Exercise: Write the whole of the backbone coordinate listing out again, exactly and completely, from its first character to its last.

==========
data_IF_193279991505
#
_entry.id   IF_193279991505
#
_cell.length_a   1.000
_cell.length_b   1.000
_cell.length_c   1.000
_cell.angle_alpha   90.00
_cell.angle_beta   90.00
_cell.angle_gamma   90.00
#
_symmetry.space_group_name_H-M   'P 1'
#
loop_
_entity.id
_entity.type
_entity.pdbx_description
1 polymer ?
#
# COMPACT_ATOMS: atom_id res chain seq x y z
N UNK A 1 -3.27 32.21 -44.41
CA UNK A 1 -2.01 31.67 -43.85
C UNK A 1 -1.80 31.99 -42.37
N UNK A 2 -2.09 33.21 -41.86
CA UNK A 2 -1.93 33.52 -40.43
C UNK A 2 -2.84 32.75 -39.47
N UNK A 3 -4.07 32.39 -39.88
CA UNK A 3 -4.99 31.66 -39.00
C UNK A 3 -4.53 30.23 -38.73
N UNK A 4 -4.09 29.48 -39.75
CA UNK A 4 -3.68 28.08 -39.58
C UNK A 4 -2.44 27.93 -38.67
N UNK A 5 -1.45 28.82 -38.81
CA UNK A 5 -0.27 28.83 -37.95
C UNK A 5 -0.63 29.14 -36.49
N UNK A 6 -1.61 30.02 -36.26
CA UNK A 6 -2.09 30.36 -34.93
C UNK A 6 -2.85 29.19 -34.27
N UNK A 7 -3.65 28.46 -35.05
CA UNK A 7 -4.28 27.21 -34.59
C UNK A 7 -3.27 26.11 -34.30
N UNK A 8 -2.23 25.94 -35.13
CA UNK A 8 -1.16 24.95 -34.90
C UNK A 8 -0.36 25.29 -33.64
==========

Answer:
data_IF_193279991505
#
_entry.id   IF_193279991505
#
_cell.length_a   1.000
_cell.length_b   1.000
_cell.length_c   1.000
_cell.angle_alpha   90.00
_cell.angle_beta   90.00
_cell.angle_gamma   90.00
#
_symmetry.space_group_name_H-M   'P 1'
#
loop_
_entity.id
_entity.type
_entity.pdbx_description
1 polymer ?
#
# COMPACT_ATOMS: atom_id res chain seq x y z
N UNK A 1 -3.27 32.21 -44.41
CA UNK A 1 -2.01 31.67 -43.85
C UNK A 1 -1.80 31.99 -42.37
N UNK A 2 -2.09 33.21 -41.86
CA UNK A 2 -1.93 33.52 -40.43
C UNK A 2 -2.84 32.75 -39.47
N UNK A 3 -4.07 32.39 -39.88
CA UNK A 3 -4.99 31.66 -39.00
C UNK A 3 -4.53 30.23 -38.73
N UNK A 4 -4.09 29.48 -39.75
CA UNK A 4 -3.68 28.08 -39.58
C UNK A 4 -2.44 27.93 -38.67
N UNK A 5 -1.45 28.82 -38.81
CA UNK A 5 -0.27 28.83 -37.95
C UNK A 5 -0.63 29.14 -36.49
N UNK A 6 -1.61 30.02 -36.26
CA UNK A 6 -2.09 30.36 -34.93
C UNK A 6 -2.85 29.19 -34.27
N UNK A 7 -3.65 28.46 -35.05
CA UNK A 7 -4.28 27.21 -34.59
C UNK A 7 -3.27 26.11 -34.30
N UNK A 8 -2.23 25.94 -35.13
CA UNK A 8 -1.16 24.95 -34.90
C UNK A 8 -0.36 25.29 -33.64